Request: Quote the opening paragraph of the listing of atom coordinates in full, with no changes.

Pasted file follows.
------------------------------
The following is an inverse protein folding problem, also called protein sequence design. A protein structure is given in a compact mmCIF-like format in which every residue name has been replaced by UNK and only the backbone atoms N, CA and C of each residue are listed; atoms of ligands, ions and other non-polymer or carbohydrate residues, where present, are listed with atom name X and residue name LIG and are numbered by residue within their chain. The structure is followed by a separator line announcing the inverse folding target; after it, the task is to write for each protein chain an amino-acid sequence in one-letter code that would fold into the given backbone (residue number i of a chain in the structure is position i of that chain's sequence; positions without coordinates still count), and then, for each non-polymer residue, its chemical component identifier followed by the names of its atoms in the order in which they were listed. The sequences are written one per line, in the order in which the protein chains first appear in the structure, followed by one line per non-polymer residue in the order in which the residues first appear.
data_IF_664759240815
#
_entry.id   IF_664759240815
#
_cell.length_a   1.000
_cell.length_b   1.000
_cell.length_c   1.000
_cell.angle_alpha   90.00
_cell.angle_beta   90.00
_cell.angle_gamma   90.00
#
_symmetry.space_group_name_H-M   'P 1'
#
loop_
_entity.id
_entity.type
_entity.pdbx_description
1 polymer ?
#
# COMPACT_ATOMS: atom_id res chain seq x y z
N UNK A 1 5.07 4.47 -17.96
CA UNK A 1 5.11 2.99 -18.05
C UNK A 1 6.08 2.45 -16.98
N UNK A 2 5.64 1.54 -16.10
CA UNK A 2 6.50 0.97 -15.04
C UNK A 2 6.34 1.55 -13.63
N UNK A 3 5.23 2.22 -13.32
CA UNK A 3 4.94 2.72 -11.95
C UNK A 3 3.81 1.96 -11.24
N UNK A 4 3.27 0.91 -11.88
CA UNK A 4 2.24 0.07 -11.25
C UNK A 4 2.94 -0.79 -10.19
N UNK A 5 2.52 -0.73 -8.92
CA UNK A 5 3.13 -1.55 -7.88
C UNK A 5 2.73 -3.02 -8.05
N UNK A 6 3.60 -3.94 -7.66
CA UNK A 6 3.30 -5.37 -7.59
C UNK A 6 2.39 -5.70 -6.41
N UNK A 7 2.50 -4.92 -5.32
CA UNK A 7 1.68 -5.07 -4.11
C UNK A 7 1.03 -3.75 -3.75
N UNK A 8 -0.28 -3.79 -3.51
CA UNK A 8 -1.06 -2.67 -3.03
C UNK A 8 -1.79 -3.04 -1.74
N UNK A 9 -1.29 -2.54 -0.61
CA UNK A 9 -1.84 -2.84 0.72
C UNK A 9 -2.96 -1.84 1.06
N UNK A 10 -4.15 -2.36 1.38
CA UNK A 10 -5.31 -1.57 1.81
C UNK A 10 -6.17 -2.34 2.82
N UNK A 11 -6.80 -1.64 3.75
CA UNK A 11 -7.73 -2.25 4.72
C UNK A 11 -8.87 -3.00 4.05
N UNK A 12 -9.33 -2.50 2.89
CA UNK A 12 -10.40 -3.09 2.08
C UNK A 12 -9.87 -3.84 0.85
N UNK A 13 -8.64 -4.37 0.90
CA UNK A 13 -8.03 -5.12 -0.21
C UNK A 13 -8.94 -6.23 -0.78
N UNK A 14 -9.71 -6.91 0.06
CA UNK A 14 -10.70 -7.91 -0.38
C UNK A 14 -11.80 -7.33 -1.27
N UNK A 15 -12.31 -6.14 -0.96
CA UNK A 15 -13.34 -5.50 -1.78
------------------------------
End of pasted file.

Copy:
The following is an inverse protein folding problem, also called protein sequence design. A protein structure is given in a compact mmCIF-like format in which every residue name has been replaced by UNK and only the backbone atoms N, CA and C of each residue are listed; atoms of ligands, ions and other non-polymer or carbohydrate residues, where present, are listed with atom name X and residue name LIG and are numbered by residue within their chain. The structure is followed by a separator line announcing the inverse folding target; after it, the task is to write for each protein chain an amino-acid sequence in one-letter code that would fold into the given backbone (residue number i of a chain in the structure is position i of that chain's sequence; positions without coordinates still count), and then, for each non-polymer residue, its chemical component identifier followed by the names of its atoms in the order in which they were listed. The sequences are written one per line, in the order in which the protein chains first appear in the structure, followed by one line per non-polymer residue in the order in which the residues first appear.